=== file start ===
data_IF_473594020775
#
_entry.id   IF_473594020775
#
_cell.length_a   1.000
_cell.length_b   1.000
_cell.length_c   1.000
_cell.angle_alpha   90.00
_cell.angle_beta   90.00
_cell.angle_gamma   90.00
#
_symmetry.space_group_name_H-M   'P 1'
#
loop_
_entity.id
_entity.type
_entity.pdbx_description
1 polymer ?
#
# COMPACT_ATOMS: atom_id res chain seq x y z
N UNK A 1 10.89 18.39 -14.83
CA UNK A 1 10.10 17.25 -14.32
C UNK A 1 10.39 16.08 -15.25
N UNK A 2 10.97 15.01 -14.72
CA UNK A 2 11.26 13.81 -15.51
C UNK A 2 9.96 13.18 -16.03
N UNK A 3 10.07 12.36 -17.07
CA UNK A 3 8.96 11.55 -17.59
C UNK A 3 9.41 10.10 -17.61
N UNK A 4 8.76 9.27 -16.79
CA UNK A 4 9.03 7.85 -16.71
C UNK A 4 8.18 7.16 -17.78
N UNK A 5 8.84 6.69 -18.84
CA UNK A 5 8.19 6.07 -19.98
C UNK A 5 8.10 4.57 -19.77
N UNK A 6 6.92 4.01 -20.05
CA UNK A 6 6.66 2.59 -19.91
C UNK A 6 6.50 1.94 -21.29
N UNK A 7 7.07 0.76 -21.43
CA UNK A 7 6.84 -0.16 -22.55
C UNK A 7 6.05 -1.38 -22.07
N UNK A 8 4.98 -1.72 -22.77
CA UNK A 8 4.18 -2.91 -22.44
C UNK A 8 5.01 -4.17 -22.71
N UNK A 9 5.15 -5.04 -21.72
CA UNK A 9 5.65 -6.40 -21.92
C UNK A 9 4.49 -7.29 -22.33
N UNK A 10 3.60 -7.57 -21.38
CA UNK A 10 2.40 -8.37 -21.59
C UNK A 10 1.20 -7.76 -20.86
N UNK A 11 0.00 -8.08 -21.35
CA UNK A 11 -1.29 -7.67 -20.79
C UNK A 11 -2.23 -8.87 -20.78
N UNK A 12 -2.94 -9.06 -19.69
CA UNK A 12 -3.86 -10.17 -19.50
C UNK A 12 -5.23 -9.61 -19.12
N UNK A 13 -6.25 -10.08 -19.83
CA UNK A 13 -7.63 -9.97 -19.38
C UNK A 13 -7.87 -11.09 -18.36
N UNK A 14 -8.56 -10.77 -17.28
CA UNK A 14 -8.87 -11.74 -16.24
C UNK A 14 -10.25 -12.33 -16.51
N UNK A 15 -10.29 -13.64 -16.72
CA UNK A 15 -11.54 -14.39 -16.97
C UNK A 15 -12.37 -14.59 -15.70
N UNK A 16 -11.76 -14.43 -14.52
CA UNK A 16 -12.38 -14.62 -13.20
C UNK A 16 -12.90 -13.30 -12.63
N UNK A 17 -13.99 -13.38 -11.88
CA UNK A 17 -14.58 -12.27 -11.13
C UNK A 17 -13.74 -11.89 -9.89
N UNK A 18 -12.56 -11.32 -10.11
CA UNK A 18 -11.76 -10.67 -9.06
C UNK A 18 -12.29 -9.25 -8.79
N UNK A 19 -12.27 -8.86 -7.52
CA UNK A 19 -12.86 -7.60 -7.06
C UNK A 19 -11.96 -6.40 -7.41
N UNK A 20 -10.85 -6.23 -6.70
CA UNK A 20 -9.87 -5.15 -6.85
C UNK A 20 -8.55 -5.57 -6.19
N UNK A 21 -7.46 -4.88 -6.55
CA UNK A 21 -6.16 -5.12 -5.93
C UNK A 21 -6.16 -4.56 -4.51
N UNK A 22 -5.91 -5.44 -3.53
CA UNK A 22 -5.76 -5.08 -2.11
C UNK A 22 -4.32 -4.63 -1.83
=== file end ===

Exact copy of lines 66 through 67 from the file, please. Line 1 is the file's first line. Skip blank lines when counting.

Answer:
N UNK A 16 -11.76 -14.43 -14.52
CA UNK A 16 -12.38 -14.62 -13.20